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Leaf Cutter Ants--Boca Del Toro Island--Panama

Hello,

I will be bringing a Nutritional Bundle and Carribbean Bundle to Boca Del Toro Island–Panama soon. (They arrived at my home safely yesterday!) The Community Garden leader wrote and said they are having trouble with leaf cutter ants devouring whole gardens in near by neighborhoods. Before we plant the new bundles there, could you give ideas for how to prevent leaf cutter ants from invading the new garden areas and how to control them in established gardens?

Thank you!

Pam

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Hi Pam,

I’m not aware of proven tactics for deterring leaf-cutter ants from entering new areas. Perhaps mulching plants would deter them slightly from harvesting leaves, but they are aggressive and determined organisms. Perhaps increasing soil organic matter through composting or mulching over time would bring more balance to the soil community and bring in potential predators such as specific nematodes.

There has been a lot of research looking at control methods including application of parasitic fungi that kill the fungus that the ants are feeding/cultivating. The ants are really smart though and have been able to detect the parasitic fungi and remove it.
Here’s a pretty good article reviewing the above

I just looked in the book “Producing food without pesticides: local solutions to crop pest control in West Africa” by Lowell Fuglie in our library. It mentioned caster oil plant (Ricinus communis) as an effective control. It lists options for applying the plant parts. A spray can be made from soaking green leaves and seeds in water for a full day. After soaking, the solution is filtered and sprayed on target pests. Alternatively, the green seeds and leaves can be crushed into a powder that is then applied. Or seeds, leaves or oil cake can be mixed with the soil.
Caster oil may not be available in your region though, I am not sure.

I also found this open source resource that lists other tropical crops including neem and jack bean that negatively effect leaf-cutter ants. I have also heard that if you find a dead nest without ants in it anymore, you can take the soil from there and put it on an active nest and they will leave. I don’t know if it’s true or not. Has anyone else heard of this or tried it?

Hi Pam,
I know I’m a bit late to your question. I’ve have been experimenting with controlling leaf cutter colonies in Bolivia for a while now. I would be interested in hearing about things you have tried. What has worked for you and what has not.

I hope to write a more extensive piece on leaf cutters soon. They are an extremely challenging and complex problem to control. They learn very quickly and so it usually takes a lot of different approaches to control them. I’ll quick highlight some of the things I’ve found.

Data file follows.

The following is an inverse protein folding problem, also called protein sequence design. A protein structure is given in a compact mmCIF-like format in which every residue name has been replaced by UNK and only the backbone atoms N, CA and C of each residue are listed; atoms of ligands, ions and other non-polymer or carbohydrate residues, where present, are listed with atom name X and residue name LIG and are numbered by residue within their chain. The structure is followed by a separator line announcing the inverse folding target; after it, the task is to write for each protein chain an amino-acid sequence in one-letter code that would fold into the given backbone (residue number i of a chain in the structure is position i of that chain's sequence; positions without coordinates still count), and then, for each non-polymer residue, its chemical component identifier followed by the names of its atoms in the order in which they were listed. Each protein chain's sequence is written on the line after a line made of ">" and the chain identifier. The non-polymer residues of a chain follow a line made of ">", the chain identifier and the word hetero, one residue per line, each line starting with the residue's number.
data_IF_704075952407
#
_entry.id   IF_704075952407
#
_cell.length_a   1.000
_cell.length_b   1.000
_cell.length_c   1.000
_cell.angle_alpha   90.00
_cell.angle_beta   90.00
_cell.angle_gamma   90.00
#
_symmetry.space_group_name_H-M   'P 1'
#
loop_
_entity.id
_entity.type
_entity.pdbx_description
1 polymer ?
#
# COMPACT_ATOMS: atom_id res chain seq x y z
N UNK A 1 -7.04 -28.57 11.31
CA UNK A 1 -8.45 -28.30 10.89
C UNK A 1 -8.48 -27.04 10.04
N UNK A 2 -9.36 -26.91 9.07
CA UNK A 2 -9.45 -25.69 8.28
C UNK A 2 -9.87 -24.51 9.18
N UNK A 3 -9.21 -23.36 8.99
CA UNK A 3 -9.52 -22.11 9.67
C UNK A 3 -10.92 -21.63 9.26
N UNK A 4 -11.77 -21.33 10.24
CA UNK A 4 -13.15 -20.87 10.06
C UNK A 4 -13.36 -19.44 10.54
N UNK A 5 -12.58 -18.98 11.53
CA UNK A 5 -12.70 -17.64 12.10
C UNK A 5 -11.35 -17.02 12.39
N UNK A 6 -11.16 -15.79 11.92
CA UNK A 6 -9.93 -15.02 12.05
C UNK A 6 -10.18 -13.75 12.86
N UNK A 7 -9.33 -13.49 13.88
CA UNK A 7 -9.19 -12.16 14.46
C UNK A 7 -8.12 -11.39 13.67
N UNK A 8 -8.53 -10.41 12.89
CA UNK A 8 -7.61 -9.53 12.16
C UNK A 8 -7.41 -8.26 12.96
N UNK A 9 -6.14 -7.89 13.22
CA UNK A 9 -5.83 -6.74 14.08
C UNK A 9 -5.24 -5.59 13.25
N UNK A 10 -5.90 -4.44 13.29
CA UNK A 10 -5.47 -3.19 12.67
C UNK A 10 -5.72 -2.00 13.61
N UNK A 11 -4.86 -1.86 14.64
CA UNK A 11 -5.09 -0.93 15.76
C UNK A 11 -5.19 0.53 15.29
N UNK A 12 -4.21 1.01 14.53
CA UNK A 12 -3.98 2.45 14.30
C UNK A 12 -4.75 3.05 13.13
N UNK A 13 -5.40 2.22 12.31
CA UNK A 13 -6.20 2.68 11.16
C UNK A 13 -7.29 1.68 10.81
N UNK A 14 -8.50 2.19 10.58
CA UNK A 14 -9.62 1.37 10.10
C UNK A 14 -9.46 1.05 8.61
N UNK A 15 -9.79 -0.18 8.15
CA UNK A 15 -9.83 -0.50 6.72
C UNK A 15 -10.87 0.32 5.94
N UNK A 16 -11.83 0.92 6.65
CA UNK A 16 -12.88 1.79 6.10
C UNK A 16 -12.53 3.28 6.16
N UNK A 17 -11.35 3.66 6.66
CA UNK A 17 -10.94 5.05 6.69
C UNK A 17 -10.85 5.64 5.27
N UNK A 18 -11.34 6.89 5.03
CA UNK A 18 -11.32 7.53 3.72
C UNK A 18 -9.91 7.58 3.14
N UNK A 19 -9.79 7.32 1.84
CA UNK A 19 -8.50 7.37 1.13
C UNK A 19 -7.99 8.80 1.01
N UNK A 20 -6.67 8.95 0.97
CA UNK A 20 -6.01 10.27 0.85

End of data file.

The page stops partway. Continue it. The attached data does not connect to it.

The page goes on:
• Cotton: For protecting specific plants, a ring of cotton or similar substance (fluff from Silk Floss Trees, Ceiba species) gets caught in their feet so they hate crossing it. If you can tie it to the trunk of a tree it works best and down in the soil it gets matted down quickly.

  • Clutter their highway: You may have noticed they like neat, clean highways to their collections sites. Make your plants as hard to get too as possible: messy thick fibrous mulch, perennial peanut, water/oil barriers, etc.

  • Diverse/balanced ecosystem. They love a high diversity and density of plants to choose from. If you have a large wild space for them to choose from, it helps keep them away from your garden. Also having a high density and diversity in your garden spaces will help ensure that you don’t loose everything.

  • Distractions: You can specifically plant plants they really like to help distract them from your other plants. In my area they love Moringa, especially Moringa stenopetala. If you can protect the trees until they are fairly mature, they seem to be able to take a lot of damage from leaf cutters and then the ants leave many of your other plants alone. Putting a compost pile nearby also works. They love to walk off with your plant scraps.

-Poison: Poison doesn’t often work well because their colonies are huge and they don’t eat the poison like most ants. They eat the fungus they grow in their gardens underground. So killing the fungus is the goal but very difficult. Plants like Jack Bean and Sesame will kill their fungus however as soon as the ants catch on, they will never touch those plants again. Similarly with man-made poisons, they learn fast and will never touch it again.

-War/Peace: So I tend to make peace with them during wet season. They have lots of food to pick from and intentionally feeding them their favorites during this time keeps them away from my garden. During dry season however, food for their fungus becomes more scarce and they start taking everything in site. They are also most vulnerable during this time. This is when I launch all out war on them to try and knock the colony back. Boiling water down their nests, dropping toxic plants around their nest, encouraging nearby colonies to fight with each other, releasing natural predators or parasitic fungal spores, etc.

That is a quick overview of what I’ve found. I hope to write up more info on this topic soon as it has been one of my biggest problems working in South America. I’d love to hear more about what you have tried!

-Jason